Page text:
Wristwatches and knowing your neighbors; so out they’re in?

November 19, 2014 at 9:55 AM Leave a comment

I recently gave my daughter an old watch I found while cleaning out a drawer. It was a plain-looking Bulova, with a small face and a black strap.   “Cool!” she said. “You know, it’s so convenient, just looking at your wrist when you want to know the time, rather than reaching for your phone.”

Whether you find that funny or not depends on your generation. In my generation, we find that ironic and humorous, because it seems so obvious.   But for my daughter’s generation, it’s a novel thought. Everything old is new again.

It occurs to me that geographically-based communities might be similar, so retro that they become cool again. The great American obsession with mobility as a measure of status seems to be waning for my daughter’s generation. I was sitting next to a flight attendant “deadheading” on a flight back to Denver recently, and she lamented that the glamor days of air travel are long gone. She missed the days when people dressed up to fly, replaced now by folks in shorts and flip-flops. For my generation like so many before it, transportation implied luxury, the more exotic the better.

I also recently stayed at a resort that had a car museum on site, and an exclusive car club where members could store their expensive toys in an arid climate. I would bet that most members are older (as are many of the cars!). But for my daughter’s generation, many don’t intend to own a car, and getting a driver’s license, once a rite of passage for the American Graffiti generation, is now simply a hassle reluctantly undertaken.   Car2Go and Uber will do just fine, thanks, until driverless Google cars come around!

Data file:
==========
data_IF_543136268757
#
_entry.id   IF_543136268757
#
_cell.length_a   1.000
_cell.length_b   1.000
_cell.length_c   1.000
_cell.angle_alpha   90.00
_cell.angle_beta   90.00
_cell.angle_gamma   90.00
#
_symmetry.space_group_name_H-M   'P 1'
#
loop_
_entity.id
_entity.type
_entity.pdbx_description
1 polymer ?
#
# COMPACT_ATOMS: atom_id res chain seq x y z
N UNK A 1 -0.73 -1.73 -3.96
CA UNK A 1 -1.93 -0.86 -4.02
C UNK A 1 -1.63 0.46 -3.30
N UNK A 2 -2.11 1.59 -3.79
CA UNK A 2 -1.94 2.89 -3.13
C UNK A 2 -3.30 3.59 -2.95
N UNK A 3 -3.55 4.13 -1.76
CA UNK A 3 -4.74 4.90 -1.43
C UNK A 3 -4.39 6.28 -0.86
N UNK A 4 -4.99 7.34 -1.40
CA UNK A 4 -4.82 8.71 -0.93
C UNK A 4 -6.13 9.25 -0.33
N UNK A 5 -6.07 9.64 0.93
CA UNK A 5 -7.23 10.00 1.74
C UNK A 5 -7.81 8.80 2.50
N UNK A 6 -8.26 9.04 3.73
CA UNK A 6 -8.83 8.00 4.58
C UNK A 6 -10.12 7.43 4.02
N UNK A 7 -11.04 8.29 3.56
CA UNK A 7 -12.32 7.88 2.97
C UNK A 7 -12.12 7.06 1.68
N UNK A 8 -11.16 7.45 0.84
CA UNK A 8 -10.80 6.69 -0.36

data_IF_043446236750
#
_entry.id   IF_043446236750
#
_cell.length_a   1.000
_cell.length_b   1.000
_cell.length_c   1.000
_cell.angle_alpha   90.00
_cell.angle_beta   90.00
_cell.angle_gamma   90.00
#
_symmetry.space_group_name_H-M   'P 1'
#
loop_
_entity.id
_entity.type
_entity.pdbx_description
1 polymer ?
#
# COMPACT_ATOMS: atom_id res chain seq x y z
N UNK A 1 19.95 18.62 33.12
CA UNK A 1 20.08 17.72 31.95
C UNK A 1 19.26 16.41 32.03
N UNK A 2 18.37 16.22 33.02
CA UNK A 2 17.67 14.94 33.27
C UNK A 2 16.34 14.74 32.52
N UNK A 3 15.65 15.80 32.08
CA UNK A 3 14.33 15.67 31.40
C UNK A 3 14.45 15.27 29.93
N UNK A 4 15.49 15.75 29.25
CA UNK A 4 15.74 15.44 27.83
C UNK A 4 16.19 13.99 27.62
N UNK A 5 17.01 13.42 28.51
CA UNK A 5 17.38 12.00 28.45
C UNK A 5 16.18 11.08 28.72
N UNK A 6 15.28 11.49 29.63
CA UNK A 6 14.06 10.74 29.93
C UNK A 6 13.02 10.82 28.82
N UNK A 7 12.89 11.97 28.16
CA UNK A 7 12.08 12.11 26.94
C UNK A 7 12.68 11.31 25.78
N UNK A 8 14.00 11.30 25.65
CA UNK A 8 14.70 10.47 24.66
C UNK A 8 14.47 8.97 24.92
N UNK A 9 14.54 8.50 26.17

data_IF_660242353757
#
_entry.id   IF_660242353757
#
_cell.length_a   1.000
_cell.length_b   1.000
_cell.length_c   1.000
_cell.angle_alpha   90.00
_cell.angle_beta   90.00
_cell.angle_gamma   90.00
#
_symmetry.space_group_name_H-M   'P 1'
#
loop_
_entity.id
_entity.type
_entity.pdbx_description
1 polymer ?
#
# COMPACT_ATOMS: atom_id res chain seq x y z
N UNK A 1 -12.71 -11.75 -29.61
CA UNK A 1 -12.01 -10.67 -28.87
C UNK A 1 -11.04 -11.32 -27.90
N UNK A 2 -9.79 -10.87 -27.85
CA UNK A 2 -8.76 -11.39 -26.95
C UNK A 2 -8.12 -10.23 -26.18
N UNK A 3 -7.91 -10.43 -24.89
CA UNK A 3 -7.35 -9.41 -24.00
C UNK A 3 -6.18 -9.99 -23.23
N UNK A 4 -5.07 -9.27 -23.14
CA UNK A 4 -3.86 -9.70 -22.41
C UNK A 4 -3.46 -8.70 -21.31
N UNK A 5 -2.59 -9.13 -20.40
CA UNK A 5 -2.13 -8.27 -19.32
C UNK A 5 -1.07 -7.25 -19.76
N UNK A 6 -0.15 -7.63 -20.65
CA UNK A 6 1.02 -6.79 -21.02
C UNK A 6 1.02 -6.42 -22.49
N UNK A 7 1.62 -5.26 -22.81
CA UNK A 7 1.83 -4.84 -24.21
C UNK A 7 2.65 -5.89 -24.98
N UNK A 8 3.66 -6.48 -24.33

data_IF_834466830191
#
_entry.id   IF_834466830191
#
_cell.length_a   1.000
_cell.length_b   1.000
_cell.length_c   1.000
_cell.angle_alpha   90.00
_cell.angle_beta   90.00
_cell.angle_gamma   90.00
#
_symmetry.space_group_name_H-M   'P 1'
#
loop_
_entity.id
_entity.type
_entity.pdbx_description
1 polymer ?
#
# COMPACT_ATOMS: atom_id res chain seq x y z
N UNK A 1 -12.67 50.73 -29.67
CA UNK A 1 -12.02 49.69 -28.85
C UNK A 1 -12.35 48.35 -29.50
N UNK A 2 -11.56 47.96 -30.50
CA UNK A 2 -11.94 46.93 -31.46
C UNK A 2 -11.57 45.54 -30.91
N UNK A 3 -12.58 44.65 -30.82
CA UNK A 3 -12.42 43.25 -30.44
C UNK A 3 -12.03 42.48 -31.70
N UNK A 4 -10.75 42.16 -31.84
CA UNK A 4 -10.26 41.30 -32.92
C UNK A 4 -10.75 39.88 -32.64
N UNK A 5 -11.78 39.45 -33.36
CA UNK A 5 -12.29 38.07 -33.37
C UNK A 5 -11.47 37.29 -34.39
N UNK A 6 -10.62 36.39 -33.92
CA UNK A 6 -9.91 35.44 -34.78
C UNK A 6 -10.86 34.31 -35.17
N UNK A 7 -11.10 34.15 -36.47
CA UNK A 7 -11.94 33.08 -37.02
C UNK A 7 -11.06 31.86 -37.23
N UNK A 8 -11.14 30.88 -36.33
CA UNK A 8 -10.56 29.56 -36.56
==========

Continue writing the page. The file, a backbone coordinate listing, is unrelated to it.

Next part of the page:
What does this have to do with health? The car was once a symbol of independence, and the ability to control one’s own time. But as it became commonplace, the downsides of that device have come to light. Many in their 20s are viewing it as a commodity, to be consumed as needed, and not more than that.

Similarly, the Internet allowed us to find others by interest and worldview, irrespective of geography.  Once association was limited by an inability to travel; that faded with cars and planes. Then that trend accelerated with the ability to exchange information, even form community, without having to be in the same place.  How cool!  Today Skype and similar applications link us to others around the world, allowing us to see strife in the Middle East up close, and visit with our loved ones around the globe daily if we so choose. For a while, it seemed to me that geography was becoming irrelevant.

But the recent literature around health tells us that geography, when it comes to health, is anything but irrelevant. Indeed, one of the raging debates in my wonkosphere is whether to pay differently and/or to have different quality standards by neighborhood. The social determinants of health seem to be greatly influenced by what others around us are doing. Those with healthy lifestyles tend to seek out others with healthy lifestyles, and vice versa. Who you hang out with is more and more recognized as a large influence on behaviors, including those that affect health.

So maybe the geographic community, once so passé in the uber-mobile American society, maybe, just maybe, it’s making a comeback, like that old Bulova watch. Once thought to be obsolete, maybe it’s cool again to have neighborhoods where people know each other. Once the novelty of instant communication wears off and becomes something of a hassle like owning a car (I think I’m already there), maybe we’ll realize again that one of the best things for us is knowing the people next door.   The studies certainly seem to imply this. It may turn out that in the end that gadgets are cool, but ultimately we crave those things that just work: the time on our wrist, or communities where we say hi to one another on our morning walk.

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